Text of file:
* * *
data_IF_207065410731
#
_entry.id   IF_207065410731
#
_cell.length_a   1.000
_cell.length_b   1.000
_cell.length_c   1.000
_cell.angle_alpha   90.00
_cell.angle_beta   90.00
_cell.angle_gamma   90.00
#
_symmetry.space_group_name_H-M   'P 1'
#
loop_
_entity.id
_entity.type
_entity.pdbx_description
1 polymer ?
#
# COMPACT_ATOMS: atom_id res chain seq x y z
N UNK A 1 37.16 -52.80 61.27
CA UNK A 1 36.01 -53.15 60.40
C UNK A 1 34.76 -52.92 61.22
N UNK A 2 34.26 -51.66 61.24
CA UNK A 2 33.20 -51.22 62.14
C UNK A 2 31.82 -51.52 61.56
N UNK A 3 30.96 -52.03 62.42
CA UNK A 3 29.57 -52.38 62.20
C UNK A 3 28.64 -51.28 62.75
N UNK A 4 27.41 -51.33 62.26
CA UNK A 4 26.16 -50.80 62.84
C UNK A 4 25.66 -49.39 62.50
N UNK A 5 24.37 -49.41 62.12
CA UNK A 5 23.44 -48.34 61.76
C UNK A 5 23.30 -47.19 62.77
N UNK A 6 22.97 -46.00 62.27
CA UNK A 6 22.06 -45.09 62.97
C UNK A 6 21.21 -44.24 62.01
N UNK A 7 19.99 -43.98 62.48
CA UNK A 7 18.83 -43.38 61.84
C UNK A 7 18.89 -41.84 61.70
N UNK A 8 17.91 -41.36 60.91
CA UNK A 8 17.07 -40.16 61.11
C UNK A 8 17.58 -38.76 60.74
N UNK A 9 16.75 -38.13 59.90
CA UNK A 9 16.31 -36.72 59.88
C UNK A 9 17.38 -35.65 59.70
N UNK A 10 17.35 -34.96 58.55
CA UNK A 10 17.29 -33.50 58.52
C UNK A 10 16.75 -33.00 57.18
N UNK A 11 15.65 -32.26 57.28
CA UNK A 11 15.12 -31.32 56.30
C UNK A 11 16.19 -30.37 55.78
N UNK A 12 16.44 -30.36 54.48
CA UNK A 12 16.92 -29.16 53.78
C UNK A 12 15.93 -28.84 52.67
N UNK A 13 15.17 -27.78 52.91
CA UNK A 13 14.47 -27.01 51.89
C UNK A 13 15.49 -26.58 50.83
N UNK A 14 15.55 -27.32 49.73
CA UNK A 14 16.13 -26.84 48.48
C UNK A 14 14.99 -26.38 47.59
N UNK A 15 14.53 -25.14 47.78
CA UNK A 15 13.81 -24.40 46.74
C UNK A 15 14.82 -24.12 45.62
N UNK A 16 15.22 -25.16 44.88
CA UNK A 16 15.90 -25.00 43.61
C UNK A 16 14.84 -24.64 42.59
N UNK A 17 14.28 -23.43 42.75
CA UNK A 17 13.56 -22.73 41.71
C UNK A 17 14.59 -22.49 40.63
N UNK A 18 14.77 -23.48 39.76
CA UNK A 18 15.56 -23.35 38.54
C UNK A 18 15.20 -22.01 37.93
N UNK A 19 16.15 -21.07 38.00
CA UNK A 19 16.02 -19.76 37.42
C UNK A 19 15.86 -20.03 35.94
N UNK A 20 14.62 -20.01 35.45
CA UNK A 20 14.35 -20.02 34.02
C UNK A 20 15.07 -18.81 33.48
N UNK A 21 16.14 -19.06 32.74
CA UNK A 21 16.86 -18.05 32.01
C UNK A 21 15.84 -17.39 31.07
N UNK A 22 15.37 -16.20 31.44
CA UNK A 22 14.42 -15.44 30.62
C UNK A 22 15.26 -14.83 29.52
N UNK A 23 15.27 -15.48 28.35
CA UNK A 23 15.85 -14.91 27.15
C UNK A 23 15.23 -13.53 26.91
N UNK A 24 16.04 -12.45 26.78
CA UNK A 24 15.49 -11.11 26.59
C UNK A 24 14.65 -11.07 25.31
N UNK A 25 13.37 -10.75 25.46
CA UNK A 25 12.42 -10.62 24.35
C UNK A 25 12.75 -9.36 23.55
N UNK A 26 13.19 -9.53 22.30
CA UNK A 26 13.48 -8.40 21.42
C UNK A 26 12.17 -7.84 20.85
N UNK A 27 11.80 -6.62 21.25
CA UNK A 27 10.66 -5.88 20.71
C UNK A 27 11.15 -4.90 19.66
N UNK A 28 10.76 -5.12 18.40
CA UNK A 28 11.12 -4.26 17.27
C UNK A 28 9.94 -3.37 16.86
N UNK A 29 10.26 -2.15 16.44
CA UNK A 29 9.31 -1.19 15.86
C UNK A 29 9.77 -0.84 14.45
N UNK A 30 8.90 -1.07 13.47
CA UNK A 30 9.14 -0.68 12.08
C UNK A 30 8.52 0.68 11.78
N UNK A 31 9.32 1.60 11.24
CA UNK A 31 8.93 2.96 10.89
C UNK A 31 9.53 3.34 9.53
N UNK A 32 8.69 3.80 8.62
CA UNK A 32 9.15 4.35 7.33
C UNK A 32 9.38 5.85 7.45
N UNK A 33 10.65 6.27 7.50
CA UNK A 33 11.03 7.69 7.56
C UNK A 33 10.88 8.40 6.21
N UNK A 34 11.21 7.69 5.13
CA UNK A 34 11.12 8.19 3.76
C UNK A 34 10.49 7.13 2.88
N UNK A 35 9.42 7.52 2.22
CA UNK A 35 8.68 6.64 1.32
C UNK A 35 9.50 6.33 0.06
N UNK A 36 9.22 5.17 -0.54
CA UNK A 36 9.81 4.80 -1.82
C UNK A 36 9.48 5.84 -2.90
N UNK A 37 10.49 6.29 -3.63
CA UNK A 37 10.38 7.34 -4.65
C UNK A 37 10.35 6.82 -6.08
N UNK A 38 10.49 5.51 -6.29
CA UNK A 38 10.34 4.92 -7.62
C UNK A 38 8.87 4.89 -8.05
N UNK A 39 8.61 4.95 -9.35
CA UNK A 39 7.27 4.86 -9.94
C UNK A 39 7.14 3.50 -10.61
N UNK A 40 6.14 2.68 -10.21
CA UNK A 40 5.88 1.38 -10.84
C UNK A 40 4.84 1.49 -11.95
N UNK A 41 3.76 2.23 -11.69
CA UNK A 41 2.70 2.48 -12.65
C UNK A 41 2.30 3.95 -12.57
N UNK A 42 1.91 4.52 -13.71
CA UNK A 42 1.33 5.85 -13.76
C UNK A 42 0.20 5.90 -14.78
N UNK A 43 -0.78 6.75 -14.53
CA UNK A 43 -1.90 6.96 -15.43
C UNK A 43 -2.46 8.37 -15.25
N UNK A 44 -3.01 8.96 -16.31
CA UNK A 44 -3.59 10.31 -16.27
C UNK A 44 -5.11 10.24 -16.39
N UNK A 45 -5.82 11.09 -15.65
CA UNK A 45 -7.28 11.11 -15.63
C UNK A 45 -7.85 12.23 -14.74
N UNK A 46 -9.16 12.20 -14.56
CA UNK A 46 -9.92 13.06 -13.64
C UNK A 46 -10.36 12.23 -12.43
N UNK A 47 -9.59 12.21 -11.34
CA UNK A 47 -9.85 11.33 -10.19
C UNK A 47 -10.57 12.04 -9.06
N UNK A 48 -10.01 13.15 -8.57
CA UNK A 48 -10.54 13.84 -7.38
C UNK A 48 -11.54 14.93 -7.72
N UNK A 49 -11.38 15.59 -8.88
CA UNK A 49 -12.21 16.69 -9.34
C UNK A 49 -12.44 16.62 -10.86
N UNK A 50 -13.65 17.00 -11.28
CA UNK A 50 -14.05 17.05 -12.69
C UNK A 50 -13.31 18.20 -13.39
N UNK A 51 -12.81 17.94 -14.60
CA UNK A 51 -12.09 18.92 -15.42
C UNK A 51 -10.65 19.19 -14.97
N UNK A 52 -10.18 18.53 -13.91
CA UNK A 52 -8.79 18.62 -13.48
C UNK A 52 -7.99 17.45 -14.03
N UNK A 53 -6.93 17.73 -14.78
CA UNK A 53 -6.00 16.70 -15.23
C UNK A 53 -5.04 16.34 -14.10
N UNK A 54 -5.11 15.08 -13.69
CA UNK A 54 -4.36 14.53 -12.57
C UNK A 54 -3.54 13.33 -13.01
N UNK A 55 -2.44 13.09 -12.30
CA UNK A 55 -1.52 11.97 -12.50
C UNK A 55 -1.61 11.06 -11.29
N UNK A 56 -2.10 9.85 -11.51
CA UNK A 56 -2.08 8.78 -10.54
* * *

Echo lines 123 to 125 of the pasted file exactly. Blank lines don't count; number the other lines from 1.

N UNK A 35 9.42 7.52 2.22
CA UNK A 35 8.68 6.64 1.32
C UNK A 35 9.50 6.33 0.06